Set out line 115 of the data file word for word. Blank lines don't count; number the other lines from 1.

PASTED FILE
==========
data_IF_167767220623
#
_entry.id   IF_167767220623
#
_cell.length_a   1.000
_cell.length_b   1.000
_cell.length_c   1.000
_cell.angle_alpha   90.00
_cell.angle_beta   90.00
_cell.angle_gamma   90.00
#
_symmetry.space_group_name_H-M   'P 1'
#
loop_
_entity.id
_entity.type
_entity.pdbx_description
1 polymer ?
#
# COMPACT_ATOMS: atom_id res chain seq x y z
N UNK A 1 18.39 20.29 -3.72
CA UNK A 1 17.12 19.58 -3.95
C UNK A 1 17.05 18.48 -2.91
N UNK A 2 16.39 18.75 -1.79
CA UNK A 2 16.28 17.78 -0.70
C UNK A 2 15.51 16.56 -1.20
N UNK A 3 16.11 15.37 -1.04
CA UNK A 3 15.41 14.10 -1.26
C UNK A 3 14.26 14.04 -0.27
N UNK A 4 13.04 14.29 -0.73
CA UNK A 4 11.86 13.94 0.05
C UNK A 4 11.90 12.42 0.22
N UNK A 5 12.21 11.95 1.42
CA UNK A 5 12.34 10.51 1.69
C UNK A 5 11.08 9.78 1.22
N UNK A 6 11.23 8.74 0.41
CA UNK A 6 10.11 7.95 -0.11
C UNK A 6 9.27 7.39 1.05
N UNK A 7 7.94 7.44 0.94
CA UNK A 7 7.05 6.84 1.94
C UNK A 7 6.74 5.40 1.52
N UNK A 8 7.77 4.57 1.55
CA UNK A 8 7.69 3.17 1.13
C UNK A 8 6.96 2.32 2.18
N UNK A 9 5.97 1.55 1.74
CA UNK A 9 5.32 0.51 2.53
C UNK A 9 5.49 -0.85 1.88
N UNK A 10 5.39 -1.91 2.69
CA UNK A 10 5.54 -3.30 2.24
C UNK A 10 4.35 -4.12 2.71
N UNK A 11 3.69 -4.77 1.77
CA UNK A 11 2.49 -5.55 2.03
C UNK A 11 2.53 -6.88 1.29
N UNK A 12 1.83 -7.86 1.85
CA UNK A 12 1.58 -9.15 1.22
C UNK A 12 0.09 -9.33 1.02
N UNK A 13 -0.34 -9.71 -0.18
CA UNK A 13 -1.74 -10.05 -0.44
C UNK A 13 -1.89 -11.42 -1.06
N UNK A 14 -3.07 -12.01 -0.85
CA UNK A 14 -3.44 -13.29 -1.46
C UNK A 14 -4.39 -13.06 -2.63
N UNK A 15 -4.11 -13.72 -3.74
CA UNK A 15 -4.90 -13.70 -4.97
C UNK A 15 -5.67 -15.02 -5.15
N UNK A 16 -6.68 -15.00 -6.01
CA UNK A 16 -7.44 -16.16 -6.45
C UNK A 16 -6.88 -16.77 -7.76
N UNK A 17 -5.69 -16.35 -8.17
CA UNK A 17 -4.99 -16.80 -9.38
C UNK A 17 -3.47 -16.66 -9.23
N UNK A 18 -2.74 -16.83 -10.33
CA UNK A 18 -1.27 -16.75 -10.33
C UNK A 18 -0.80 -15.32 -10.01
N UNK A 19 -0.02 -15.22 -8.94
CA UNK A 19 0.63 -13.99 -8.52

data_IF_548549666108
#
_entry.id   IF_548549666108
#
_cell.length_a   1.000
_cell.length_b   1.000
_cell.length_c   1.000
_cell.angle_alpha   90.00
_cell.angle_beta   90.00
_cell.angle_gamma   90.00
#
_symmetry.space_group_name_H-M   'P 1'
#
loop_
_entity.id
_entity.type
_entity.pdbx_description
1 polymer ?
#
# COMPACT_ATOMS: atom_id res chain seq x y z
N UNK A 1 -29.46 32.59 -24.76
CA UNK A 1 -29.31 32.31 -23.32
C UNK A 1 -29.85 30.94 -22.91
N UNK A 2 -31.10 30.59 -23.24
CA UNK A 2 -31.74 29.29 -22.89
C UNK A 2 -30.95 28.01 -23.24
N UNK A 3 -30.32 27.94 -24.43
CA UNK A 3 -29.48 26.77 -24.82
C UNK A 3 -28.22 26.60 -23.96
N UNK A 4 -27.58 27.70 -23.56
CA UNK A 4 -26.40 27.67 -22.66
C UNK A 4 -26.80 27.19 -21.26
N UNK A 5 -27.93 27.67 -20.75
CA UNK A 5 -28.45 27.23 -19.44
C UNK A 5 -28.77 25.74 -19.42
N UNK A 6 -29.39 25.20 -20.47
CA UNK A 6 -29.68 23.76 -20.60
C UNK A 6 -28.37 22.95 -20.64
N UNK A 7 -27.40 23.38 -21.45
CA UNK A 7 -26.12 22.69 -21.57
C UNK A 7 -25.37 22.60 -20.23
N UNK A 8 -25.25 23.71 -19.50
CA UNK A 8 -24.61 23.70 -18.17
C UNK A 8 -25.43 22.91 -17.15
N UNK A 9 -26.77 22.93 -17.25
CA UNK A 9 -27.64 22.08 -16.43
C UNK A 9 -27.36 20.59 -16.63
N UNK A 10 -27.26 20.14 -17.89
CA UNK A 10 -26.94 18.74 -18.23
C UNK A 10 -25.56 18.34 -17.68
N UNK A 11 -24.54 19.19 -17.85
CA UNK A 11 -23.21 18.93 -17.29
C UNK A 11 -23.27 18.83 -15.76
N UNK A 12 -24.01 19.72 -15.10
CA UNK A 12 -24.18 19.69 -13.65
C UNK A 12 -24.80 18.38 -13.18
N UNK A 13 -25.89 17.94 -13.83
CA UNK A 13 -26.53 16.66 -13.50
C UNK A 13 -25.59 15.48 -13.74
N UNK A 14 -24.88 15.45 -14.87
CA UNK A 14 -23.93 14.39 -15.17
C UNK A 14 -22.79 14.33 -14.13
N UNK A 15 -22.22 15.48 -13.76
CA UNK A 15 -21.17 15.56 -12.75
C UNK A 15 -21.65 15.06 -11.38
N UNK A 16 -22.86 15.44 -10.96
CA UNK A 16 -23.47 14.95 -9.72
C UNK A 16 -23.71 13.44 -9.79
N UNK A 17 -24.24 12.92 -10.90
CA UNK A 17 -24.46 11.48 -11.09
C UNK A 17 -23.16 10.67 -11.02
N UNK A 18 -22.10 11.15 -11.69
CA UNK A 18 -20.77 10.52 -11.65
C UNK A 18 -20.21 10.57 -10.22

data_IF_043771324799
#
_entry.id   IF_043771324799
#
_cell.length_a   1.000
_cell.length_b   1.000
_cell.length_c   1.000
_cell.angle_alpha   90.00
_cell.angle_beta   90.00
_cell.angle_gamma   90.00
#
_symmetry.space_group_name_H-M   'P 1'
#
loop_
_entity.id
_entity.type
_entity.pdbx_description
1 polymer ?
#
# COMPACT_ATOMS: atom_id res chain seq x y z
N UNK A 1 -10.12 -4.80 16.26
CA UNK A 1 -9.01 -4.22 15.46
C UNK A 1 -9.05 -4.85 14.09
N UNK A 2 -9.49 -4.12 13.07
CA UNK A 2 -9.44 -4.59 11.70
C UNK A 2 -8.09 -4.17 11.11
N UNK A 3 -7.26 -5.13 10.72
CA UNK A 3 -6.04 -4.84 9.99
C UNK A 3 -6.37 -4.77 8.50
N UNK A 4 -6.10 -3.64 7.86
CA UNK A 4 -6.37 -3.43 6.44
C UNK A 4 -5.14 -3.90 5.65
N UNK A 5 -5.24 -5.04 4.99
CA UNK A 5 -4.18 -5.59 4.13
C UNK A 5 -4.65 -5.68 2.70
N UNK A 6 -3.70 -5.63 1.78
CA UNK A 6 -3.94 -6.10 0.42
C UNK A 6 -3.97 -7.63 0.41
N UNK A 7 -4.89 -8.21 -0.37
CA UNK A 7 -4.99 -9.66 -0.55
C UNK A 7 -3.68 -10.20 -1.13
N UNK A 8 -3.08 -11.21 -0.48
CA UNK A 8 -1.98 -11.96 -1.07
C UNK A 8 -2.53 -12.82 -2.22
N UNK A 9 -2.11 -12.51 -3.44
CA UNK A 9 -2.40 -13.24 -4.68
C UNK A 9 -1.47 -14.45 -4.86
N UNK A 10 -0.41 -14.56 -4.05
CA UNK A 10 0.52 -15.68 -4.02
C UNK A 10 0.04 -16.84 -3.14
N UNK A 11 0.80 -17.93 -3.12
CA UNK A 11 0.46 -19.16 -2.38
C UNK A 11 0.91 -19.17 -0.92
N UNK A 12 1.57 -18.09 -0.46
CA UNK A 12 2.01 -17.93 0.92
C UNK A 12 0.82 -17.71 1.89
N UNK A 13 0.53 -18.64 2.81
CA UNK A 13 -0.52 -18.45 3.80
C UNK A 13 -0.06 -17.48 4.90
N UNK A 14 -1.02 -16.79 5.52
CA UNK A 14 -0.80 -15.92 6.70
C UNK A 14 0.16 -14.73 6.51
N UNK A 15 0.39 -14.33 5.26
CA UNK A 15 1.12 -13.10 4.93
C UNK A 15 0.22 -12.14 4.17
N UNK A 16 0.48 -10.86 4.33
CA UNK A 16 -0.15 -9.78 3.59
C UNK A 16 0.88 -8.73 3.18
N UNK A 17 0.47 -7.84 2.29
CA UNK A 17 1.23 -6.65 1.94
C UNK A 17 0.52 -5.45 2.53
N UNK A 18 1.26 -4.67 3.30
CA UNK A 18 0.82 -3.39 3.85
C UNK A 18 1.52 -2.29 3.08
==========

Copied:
N UNK A 7 -27.40 23.38 -21.45